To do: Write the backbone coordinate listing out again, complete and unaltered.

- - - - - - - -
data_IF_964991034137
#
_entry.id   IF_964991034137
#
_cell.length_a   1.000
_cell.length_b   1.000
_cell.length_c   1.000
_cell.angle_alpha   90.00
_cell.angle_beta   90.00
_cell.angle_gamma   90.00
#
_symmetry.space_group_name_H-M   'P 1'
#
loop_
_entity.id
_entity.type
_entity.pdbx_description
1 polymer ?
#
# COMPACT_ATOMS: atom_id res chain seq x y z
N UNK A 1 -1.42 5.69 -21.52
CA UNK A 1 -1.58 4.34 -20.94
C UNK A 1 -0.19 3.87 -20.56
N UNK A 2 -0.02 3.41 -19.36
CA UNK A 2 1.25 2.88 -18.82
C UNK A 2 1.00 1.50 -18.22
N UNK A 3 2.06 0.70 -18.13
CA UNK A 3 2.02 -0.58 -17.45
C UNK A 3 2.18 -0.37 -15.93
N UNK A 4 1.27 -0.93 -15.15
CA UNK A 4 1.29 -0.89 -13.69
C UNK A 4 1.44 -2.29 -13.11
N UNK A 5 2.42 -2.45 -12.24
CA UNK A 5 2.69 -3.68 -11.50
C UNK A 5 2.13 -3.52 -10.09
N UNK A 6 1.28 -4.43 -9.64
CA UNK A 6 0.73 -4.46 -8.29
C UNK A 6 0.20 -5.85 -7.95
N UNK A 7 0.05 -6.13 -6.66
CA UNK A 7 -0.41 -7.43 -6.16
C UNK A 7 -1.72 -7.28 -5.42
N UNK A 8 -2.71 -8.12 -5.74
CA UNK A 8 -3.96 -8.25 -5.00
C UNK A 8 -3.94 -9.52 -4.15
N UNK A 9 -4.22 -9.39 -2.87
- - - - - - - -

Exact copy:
data_IF_964991034137
#
_entry.id   IF_964991034137
#
_cell.length_a   1.000
_cell.length_b   1.000
_cell.length_c   1.000
_cell.angle_alpha   90.00
_cell.angle_beta   90.00
_cell.angle_gamma   90.00
#
_symmetry.space_group_name_H-M   'P 1'
#
loop_
_entity.id
_entity.type
_entity.pdbx_description
1 polymer ?
#
# COMPACT_ATOMS: atom_id res chain seq x y z
N UNK A 1 -1.42 5.69 -21.52
CA UNK A 1 -1.58 4.34 -20.94
C UNK A 1 -0.19 3.87 -20.56
N UNK A 2 -0.02 3.41 -19.36
CA UNK A 2 1.25 2.88 -18.82
C UNK A 2 1.00 1.50 -18.22
N UNK A 3 2.06 0.70 -18.13
CA UNK A 3 2.02 -0.58 -17.45
C UNK A 3 2.18 -0.37 -15.93
N UNK A 4 1.27 -0.93 -15.15
CA UNK A 4 1.29 -0.89 -13.69
C UNK A 4 1.44 -2.29 -13.11
N UNK A 5 2.42 -2.45 -12.24
CA UNK A 5 2.69 -3.68 -11.50
C UNK A 5 2.13 -3.52 -10.09
N UNK A 6 1.28 -4.43 -9.64
CA UNK A 6 0.73 -4.46 -8.29
C UNK A 6 0.20 -5.85 -7.95
N UNK A 7 0.05 -6.13 -6.66
CA UNK A 7 -0.41 -7.43 -6.16
C UNK A 7 -1.72 -7.28 -5.42
N UNK A 8 -2.71 -8.12 -5.74
CA UNK A 8 -3.96 -8.25 -5.00
C UNK A 8 -3.94 -9.52 -4.15
N UNK A 9 -4.22 -9.39 -2.87